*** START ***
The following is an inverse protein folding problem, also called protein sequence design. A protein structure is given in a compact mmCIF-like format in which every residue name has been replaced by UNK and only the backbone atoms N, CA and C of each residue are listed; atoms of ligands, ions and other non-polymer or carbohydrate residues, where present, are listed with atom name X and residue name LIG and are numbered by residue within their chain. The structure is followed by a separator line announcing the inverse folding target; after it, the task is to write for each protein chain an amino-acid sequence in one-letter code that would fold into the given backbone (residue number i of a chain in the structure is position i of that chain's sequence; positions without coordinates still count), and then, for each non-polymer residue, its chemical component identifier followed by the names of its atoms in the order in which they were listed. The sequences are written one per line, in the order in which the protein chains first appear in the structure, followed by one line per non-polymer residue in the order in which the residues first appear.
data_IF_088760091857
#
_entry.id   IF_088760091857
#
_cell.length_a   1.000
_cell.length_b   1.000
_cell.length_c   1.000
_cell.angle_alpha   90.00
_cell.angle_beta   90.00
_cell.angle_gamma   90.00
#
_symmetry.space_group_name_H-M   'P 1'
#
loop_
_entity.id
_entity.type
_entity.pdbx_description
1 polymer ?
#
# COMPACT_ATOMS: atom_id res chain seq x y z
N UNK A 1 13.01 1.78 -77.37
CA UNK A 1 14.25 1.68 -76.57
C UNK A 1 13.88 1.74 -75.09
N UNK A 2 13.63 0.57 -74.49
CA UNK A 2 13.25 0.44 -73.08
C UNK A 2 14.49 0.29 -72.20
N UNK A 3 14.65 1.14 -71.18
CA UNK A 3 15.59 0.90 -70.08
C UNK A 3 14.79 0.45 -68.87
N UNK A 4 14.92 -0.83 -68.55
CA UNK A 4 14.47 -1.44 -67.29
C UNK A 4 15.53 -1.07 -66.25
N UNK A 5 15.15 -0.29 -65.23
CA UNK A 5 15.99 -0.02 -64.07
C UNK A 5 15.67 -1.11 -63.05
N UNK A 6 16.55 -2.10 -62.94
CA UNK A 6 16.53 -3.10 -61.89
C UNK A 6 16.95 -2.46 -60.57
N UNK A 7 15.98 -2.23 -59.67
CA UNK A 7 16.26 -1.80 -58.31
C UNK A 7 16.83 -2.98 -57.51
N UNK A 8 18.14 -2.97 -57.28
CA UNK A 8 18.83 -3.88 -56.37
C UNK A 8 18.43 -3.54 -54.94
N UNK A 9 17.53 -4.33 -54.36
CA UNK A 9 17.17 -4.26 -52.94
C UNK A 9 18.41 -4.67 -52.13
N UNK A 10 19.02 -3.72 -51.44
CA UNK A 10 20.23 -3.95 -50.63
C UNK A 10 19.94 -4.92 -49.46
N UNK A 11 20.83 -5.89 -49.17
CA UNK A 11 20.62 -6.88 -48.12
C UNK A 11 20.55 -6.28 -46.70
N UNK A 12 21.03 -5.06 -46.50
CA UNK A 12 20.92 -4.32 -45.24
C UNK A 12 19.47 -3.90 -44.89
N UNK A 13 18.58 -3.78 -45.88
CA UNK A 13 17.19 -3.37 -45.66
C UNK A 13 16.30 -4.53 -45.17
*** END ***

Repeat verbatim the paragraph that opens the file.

The following is an inverse protein folding problem, also called protein sequence design. A protein structure is given in a compact mmCIF-like format in which every residue name has been replaced by UNK and only the backbone atoms N, CA and C of each residue are listed; atoms of ligands, ions and other non-polymer or carbohydrate residues, where present, are listed with atom name X and residue name LIG and are numbered by residue within their chain. The structure is followed by a separator line announcing the inverse folding target; after it, the task is to write for each protein chain an amino-acid sequence in one-letter code that would fold into the given backbone (residue number i of a chain in the structure is position i of that chain's sequence; positions without coordinates still count), and then, for each non-polymer residue, its chemical component identifier followed by the names of its atoms in the order in which they were listed. The sequences are written one per line, in the order in which the protein chains first appear in the structure, followed by one line per non-polymer residue in the order in which the residues first appear.